The risk of injury can extend to the general public too, depending on where the accident has taken place. With an employee operating in a public domain, e.g. a sidewalk, the risk is extended to passersby.
In business terms, an injured employee means productivity loss - for a period of time, an employee loses their ability to be a contributing member of the workforce. And productivity loss has an associated financial cost - in 2020, worker injury coststotaled $164 billion with 99 million days lost as a result, a 53% increase from previous years.
2. Financial damage
The direct cost of non-compliance is almost too great to ignore, with annual average compliance costs stacking up to $14.82 million.
The cost of lost productivity is an indirect one, however, there are numerous direct costs which can be severely detrimental to an organization’s financial posture and limit its competitive ability. These can include fines and penalties (e.g. from relevant regulatory bodies), legal action, and can, in the worst-case scenario, lead to bankruptcy altogether.
A prime example of this is the Capital One class action lawsuit, where a 2019 user data breach cost the company $190 million - $240 million, plus a $50 million regulatory penalty. And even if organizations weather these upfront financial costs, there can be more insidious, longer-term effects of non-compliance, that give rise to future costs like employee loss and a damaged brand reputation.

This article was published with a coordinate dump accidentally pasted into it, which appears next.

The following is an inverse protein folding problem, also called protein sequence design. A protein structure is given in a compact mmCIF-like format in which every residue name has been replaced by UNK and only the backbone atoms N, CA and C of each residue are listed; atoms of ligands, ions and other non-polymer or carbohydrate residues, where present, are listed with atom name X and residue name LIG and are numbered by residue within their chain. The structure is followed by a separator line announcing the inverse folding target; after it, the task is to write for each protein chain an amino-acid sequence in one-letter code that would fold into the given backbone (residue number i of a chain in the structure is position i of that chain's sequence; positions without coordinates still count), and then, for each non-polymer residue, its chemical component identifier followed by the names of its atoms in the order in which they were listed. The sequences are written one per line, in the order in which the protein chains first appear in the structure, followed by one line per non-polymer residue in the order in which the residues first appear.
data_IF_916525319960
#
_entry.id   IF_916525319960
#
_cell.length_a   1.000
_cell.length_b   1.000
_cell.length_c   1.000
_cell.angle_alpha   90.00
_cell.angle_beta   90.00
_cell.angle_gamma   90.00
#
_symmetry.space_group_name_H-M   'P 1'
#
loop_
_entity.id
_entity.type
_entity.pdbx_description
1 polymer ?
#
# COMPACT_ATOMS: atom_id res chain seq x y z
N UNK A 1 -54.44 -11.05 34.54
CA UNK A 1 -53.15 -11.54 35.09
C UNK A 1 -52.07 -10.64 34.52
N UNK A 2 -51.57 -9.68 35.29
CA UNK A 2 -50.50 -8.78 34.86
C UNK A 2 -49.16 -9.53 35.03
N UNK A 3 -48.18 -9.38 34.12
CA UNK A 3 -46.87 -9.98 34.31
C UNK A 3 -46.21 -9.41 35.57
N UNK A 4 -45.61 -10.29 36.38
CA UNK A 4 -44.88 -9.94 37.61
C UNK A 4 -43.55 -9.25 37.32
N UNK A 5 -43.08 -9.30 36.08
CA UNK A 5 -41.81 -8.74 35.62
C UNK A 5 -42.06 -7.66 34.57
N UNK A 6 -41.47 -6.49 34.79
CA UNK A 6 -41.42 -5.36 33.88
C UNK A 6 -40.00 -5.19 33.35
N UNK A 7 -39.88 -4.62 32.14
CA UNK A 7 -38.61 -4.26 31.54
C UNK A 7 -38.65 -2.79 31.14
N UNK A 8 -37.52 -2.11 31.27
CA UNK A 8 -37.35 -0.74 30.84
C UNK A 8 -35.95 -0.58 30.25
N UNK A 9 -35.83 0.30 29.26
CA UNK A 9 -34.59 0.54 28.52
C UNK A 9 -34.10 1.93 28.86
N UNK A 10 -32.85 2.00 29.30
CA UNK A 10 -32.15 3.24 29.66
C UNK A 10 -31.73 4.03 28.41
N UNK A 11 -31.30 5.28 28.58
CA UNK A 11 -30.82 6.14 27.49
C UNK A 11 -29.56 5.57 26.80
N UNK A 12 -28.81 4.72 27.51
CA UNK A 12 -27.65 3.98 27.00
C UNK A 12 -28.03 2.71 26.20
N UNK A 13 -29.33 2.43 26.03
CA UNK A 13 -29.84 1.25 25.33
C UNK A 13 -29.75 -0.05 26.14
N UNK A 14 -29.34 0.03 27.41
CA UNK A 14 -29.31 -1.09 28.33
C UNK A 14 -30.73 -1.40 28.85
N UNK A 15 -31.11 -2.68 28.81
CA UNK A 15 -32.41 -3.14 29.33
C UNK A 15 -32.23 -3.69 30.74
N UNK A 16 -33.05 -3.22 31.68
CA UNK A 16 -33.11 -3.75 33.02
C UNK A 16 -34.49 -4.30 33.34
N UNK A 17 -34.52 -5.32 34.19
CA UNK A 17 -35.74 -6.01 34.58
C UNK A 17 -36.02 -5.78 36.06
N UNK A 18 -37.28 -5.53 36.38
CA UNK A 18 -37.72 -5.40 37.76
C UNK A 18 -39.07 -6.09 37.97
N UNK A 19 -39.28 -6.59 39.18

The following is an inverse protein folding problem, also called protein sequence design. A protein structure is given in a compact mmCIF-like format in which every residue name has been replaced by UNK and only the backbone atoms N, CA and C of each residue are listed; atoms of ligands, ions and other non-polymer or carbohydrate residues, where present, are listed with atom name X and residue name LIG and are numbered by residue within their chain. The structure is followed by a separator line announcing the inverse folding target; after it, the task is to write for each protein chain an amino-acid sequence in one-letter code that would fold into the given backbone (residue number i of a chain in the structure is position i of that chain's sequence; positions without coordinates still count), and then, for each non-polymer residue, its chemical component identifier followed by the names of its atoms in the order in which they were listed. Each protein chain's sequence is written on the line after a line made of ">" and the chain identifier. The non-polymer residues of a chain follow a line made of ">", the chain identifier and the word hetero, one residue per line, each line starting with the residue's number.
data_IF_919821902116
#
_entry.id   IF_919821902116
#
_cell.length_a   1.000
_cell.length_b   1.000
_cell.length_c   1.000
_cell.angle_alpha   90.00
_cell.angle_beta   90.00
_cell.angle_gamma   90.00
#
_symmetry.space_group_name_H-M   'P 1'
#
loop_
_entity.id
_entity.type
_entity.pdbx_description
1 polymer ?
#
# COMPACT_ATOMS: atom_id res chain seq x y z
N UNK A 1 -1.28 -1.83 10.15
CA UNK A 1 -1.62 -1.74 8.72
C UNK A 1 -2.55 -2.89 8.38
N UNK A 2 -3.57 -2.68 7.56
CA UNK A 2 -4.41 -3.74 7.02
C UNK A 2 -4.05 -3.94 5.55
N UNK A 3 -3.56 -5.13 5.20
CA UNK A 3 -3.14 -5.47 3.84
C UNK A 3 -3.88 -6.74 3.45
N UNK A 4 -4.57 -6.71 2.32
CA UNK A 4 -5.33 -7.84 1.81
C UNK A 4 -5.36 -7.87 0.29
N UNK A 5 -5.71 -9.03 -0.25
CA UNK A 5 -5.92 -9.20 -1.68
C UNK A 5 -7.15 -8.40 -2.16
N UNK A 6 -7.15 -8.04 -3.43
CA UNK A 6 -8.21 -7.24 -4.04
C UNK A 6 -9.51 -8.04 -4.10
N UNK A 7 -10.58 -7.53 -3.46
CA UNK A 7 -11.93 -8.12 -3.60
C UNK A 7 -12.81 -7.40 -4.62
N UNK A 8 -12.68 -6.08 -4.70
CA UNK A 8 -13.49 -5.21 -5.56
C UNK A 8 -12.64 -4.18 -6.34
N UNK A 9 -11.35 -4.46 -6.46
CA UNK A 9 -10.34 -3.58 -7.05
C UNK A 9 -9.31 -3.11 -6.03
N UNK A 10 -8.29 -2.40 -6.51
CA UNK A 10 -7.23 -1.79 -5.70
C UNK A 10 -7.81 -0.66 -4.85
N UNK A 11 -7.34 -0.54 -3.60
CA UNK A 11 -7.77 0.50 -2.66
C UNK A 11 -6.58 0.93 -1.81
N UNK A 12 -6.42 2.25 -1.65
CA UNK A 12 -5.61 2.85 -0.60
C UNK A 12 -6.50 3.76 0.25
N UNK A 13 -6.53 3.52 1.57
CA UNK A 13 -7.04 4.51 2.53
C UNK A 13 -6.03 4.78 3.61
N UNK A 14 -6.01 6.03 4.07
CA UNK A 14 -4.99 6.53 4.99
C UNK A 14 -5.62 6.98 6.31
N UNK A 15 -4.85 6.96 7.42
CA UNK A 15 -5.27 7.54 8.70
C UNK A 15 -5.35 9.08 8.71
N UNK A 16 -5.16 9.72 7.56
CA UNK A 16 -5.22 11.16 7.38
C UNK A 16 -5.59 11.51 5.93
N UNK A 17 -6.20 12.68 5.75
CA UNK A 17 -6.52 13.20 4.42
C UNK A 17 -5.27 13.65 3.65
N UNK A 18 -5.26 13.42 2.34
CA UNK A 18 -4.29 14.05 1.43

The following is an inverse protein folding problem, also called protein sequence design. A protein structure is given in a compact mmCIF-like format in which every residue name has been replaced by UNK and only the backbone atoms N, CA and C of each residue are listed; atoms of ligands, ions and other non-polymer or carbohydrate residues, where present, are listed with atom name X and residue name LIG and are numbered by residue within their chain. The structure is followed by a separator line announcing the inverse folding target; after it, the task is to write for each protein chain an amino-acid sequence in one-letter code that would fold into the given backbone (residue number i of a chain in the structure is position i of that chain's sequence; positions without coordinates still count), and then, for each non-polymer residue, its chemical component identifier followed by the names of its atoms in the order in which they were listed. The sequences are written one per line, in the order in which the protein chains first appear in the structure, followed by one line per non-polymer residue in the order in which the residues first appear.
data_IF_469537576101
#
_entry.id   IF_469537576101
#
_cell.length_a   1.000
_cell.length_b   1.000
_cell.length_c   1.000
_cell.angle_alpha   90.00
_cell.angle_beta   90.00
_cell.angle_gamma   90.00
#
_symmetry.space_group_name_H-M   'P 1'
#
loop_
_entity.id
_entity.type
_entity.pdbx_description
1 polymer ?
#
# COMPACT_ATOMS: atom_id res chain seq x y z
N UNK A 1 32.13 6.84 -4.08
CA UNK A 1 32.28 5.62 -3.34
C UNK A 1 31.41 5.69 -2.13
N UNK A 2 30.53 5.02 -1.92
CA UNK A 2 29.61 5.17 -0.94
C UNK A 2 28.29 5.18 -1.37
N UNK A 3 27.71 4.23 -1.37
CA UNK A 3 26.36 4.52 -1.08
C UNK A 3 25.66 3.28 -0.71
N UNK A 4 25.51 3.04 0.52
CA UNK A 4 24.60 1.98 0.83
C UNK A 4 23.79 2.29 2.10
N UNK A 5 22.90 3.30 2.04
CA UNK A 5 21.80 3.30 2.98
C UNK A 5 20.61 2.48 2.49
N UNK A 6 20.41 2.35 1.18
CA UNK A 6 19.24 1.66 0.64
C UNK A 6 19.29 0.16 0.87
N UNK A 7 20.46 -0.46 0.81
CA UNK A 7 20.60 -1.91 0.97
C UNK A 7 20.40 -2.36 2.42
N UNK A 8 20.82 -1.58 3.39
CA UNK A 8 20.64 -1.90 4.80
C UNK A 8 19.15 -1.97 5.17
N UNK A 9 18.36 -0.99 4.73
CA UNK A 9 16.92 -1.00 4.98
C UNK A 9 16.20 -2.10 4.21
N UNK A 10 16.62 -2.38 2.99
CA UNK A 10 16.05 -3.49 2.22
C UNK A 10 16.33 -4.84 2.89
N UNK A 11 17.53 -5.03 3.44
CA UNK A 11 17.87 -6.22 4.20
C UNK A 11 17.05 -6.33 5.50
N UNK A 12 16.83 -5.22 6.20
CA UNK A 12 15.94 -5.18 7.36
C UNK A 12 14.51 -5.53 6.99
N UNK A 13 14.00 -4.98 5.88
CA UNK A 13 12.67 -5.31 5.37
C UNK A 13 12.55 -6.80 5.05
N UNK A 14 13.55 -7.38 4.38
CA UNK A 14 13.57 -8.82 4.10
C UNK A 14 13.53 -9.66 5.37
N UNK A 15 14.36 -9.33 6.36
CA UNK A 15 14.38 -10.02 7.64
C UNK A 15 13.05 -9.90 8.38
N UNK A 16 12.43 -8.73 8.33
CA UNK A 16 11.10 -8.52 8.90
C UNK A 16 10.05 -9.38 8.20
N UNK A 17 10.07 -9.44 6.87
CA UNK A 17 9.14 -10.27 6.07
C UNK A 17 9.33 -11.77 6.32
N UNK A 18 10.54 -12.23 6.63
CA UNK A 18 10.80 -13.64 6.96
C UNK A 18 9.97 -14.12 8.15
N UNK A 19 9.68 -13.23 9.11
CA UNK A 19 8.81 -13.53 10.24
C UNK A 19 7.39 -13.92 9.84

3. Reputational damage
Reputational consequences can cause just as much damage as financial ones. Mistrust can wreak havoc on your business, and lead to the loss of customers, employees, or relevant stakeholders, like investors.
A bad reputation that arises from non-compliance can be seen as a long-term cost that’s not easy to allay - it outlives financial costs as it takes time to recover from, and to rebuild consumer and market confidence. Stakeholders and employees alike may fear being associated with a specific company with a tarnished reputation.
From a recruitment perspective, a bad corporate reputation can weaken an employer's value proposition, which makes hiring a challenge - if candidates aren’t excited about the prospect of becoming a part of your workforce because of how you’re perceived, your talent pool will be limited. A negative employer reputation translates to additional costs of $4,723 per employee hired. Fewer candidate options can lead to a lower candidate quality as employers are revoked the privilege of being picky with who they bring on board.